As for bonding a mirror image cutout, getting one to acceptably align with the kind of cuts @jessicajoylondon is doing–and without glue smoodging everywhere–is going to be a nightmare. I wouldn’t even try it unless a bunch of other alternatives (pre-cut bonding, burnishing, alternate leathers) failed. If I had to do it that way, with leather as thick as she’s indicating, I’d create some kind of alignment jig for placing the two pieces of leather together. Of course, that might be a totally unreasonable amount of labor for the final selling price of the item unless I was doing a lot of multiples of the design.
Godspeed on this. Leather fuzz is one of the banes of my existence.
I have ‘recently learned the term ‘flesh side’ of the leather exhibits this (always knew this was the case) but It gives the term ’ Death Fabric’ a little more perspective.
Our biosphere is a skin on this planet that feeds on itself. That’s how it works, and we are part of that biological mechanism. I love death fabric, especially the soft stuff.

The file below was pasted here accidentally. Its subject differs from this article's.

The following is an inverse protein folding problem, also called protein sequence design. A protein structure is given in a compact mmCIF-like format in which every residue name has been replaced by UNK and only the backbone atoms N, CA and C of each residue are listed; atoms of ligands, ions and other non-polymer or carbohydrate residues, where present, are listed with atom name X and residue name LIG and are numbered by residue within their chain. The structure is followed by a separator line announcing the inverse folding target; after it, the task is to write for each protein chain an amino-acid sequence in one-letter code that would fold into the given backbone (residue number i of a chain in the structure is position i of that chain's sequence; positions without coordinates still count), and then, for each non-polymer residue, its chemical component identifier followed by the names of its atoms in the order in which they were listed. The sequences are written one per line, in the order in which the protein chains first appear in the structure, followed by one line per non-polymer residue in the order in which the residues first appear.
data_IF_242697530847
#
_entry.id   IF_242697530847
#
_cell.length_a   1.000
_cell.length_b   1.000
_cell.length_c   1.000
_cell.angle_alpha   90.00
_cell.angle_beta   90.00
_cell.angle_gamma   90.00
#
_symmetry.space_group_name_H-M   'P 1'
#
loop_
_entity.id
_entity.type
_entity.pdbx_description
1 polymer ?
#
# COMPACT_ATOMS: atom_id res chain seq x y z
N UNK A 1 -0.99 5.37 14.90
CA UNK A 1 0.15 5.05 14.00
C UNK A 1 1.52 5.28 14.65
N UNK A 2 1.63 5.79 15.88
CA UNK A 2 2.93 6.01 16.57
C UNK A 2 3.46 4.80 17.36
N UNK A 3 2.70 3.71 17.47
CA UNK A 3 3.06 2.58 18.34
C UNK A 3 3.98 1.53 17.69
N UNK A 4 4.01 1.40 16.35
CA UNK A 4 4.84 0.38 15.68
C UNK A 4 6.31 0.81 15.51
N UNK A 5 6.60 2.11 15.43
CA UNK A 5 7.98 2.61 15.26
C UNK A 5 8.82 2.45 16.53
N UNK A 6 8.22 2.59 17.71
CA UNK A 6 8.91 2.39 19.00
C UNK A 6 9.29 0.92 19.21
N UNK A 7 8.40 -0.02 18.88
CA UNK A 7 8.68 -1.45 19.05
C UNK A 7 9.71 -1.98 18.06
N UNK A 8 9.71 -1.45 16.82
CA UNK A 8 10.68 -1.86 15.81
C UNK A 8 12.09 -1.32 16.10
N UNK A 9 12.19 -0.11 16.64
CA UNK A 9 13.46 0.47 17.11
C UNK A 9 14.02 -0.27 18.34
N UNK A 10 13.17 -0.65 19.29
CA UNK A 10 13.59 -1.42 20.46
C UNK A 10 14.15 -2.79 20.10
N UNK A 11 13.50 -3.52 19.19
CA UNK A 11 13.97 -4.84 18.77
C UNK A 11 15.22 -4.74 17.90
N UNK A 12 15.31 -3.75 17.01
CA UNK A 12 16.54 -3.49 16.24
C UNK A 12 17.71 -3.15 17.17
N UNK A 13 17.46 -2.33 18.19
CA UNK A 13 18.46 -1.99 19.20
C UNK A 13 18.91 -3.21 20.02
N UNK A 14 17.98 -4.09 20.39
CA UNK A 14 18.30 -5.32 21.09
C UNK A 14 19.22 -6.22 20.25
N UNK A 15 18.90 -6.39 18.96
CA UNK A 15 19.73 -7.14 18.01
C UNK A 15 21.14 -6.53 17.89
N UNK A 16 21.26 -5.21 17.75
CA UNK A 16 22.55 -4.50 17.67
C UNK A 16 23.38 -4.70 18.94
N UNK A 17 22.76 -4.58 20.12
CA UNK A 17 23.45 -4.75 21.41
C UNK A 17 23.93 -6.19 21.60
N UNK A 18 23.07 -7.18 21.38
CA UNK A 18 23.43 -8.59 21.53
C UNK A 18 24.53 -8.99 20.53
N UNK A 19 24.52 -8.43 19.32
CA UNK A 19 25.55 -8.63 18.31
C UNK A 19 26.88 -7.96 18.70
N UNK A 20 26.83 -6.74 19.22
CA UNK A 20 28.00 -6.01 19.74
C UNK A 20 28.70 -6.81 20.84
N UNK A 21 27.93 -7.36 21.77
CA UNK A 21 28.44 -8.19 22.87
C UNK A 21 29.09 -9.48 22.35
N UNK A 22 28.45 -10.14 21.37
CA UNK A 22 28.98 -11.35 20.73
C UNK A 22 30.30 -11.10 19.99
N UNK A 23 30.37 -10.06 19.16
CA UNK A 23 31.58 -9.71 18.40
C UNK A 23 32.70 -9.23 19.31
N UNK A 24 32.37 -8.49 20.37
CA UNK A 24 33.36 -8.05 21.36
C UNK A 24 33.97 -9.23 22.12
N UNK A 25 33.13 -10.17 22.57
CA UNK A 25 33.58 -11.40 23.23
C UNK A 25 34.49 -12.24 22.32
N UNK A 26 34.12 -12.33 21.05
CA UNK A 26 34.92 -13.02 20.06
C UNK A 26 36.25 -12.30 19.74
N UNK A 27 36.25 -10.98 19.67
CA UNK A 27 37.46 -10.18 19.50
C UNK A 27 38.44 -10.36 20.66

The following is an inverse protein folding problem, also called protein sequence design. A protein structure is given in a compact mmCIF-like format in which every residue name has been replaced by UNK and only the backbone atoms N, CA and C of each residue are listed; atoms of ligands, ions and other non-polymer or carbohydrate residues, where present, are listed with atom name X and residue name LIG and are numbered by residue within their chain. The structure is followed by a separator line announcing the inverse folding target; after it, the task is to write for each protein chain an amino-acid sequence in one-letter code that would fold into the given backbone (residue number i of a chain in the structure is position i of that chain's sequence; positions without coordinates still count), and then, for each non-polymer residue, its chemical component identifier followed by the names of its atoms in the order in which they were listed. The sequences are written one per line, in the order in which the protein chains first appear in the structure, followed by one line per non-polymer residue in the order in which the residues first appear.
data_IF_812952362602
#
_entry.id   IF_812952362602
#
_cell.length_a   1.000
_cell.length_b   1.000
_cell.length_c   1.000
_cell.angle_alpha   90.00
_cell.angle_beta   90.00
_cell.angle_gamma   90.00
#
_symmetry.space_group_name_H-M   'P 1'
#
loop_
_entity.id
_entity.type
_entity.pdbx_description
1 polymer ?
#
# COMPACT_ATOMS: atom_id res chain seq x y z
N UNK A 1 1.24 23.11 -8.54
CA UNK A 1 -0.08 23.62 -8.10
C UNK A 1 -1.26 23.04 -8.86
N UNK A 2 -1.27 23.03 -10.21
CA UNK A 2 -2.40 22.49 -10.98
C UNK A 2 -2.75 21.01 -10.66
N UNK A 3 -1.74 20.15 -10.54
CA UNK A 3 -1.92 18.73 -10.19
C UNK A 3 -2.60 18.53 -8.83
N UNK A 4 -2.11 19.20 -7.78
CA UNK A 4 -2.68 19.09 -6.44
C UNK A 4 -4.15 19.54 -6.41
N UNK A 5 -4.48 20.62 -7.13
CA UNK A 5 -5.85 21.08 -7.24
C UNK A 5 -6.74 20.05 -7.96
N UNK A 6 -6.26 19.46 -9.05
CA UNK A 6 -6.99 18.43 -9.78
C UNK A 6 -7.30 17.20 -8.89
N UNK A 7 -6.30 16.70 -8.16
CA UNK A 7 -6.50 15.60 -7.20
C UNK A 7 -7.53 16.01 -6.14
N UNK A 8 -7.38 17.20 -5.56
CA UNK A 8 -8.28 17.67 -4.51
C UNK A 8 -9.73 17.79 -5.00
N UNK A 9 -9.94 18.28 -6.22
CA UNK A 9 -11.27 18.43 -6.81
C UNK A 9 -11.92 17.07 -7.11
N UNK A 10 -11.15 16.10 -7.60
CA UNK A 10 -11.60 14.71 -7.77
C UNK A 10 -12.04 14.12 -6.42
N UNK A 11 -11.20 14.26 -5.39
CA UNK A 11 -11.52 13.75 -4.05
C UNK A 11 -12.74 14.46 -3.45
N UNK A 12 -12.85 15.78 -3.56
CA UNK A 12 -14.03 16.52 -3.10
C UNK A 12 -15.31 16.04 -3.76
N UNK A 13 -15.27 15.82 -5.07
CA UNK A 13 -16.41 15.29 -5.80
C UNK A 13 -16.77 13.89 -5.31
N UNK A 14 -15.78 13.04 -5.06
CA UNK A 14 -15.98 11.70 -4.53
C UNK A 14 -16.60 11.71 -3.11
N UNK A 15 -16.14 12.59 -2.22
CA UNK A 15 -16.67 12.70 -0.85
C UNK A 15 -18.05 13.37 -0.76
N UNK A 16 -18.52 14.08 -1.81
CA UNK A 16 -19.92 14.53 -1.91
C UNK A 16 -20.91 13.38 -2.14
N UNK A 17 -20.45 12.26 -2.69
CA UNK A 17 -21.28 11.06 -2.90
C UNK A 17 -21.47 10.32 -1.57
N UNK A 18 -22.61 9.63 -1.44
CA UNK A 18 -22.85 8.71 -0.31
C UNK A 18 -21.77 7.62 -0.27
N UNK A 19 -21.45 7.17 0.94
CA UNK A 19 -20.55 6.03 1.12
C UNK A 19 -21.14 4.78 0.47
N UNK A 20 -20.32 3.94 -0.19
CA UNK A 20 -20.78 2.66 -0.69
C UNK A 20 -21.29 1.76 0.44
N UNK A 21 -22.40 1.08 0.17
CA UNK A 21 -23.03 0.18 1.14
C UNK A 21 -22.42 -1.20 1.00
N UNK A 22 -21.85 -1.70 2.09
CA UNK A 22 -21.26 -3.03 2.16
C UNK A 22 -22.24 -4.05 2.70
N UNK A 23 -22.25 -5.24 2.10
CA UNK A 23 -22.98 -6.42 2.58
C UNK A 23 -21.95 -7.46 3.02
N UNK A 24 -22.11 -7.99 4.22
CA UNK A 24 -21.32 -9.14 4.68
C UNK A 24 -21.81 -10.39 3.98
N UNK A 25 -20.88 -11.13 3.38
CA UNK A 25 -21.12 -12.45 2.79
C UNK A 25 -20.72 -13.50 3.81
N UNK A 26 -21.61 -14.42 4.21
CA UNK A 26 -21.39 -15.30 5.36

Thank you all for your thoughtful advice and for bringing in the experts on this! I’m going to sit down with your suggestions this week and do more research. I’m also going to experiment with bonding 2 pieces of medium leather and 1 piece of medium leather to a piece of venir or… putting resin on the back. I’ll check back in with what I find!
Looks like you may have found a happy solution @jessicajoylondon , good news!
For anyone interested in the process of finishing the backside of veg tan leather using Tokonole and a glass slicker, here is a very helpful clip.
I was just reading the msds on barge cement. Looks like it decomposes as CO and CO2 under heat once it’s dry. It appears that the nasty stuff is in the solvents. I’m wondering if it would be safe to bond a thin piece of veg tanned pigskin lining leather, let it set for a few days, then cut.